Of the 40,598 voters in the March 19 special election, 23,273 voted in favor of the tax and 17,325 against.
The tax, which collects 1 cent on the dollar, begins today and expires Dec. 31, 2018.
“I thought it was going to be very close and actually it was kind of close, but not that close,” Cobb school board member David Banks said of the referendum.
Banks said when he heard of opposition to the tax from such residents as Tom Maloy of the Georgia Tea Party and Lance Lamberton of the Cobb Taxpayers Association, he asked that they meet with Superintendent Michael Hinojosa and his staff to learn more about the projects.
“And I did not feel that we had strong opposition from those two or three groups, because I think we made a good case of why we’re doing what we’re doing, and it wasn’t perfect, but overall, it met the needs of the county,” Banks said.
Support from the east Cobb PTA groups was another important factor for the referendum’s passage.
“The PTAs were very energetic about getting people to the polls to vote, and you take Post 5 and Post 6, that was 45 percent of the entire county. They made the difference,” he said.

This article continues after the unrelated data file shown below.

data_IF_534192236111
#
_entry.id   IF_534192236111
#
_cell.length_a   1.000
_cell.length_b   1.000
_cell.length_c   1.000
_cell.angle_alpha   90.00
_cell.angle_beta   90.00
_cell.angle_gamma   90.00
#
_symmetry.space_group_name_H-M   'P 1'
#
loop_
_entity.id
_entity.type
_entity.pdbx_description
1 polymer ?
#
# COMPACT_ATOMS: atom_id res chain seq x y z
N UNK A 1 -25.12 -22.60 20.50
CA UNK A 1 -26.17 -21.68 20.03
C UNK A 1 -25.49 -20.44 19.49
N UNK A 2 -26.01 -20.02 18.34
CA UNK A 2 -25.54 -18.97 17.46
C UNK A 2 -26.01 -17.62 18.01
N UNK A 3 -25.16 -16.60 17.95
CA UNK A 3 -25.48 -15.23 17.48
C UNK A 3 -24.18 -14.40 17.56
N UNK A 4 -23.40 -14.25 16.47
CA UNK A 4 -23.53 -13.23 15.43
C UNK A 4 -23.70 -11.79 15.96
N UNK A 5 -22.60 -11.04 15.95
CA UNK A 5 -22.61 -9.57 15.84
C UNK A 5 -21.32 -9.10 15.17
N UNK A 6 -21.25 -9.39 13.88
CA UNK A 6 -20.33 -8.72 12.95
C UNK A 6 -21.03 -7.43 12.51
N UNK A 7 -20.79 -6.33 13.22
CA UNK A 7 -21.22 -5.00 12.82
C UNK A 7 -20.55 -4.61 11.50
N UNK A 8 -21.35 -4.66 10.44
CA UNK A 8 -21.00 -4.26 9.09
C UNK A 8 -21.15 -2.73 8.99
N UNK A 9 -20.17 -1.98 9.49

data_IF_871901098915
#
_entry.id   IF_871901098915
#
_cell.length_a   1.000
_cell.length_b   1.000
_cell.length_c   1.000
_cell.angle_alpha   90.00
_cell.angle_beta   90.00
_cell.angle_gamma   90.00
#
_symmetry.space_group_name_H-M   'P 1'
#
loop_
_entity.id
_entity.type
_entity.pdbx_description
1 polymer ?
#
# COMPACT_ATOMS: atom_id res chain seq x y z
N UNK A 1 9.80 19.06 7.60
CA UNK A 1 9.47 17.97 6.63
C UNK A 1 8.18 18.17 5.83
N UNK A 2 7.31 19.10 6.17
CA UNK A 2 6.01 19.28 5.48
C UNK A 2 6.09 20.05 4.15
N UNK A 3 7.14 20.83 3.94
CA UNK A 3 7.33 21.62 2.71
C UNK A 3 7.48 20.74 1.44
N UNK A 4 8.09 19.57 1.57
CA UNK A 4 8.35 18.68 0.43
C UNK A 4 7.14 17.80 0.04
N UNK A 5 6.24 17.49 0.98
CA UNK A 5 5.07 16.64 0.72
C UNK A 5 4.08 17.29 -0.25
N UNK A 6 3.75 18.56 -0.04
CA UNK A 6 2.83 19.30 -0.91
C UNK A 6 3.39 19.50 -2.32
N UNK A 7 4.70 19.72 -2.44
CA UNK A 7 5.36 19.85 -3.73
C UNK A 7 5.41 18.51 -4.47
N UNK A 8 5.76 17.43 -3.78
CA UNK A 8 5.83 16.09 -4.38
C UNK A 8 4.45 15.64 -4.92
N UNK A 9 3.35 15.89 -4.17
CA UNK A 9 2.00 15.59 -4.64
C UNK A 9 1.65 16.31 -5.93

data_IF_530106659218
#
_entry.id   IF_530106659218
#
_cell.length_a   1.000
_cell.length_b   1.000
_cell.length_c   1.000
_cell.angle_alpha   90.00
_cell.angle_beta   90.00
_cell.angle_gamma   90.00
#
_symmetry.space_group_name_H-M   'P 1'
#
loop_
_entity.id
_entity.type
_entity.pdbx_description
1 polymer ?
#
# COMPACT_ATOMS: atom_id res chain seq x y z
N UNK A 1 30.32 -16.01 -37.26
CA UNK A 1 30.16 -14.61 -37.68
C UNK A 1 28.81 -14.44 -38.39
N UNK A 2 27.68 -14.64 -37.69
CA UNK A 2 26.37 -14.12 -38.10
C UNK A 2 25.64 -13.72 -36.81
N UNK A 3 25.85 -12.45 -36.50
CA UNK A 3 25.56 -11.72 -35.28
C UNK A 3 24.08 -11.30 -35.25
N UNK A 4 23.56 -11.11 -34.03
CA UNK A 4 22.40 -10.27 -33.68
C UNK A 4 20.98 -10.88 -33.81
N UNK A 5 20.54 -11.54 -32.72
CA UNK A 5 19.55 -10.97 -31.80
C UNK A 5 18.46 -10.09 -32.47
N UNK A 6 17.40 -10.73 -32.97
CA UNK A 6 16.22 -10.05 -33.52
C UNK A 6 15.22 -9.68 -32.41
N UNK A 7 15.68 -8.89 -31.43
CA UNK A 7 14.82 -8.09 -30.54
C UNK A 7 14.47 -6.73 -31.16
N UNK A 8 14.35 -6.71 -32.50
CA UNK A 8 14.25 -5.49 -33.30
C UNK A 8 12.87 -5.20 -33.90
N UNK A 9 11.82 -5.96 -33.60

Paying off Marietta’s debt
Marietta City Schools is expected to collect $55 million from SPLOST IV.
School board Chairman Randy Weiner said the first priority will be paying off the system’s remaining $15.2 million in debt.
“The school district will be debt free at the end of SPLOST IV,” Weiner said.
Another allocation is $6.8 million to renovate Northcutt Stadium. And the system will pay off the remaining $3 million it owes on the new Marietta Performing Arts Center.
“I think three major items brought the most buy in from the public: all MCS outstanding debt would be paid off, Northcutt renovation, and upgraded technology improvements,” Weiner said. “Most folks support a 1 cent sales tax for capital improvements over a property tax.”
Of the $717.8 million expected to go to the Cobb School District, $159.7 million is allocated for new and replacement schools, such as a new East Cobb Middle School and new Walton and Osborne high schools, as well as a career academy and two elementary schools at yet-to-be determined locations.
There is also $10 million for land, $122.3 million for additions and modifications, $176 million for infrastructure, $150.6 million for curriculum, instruction and technology and $99 million for safety and support, according to the district’s website.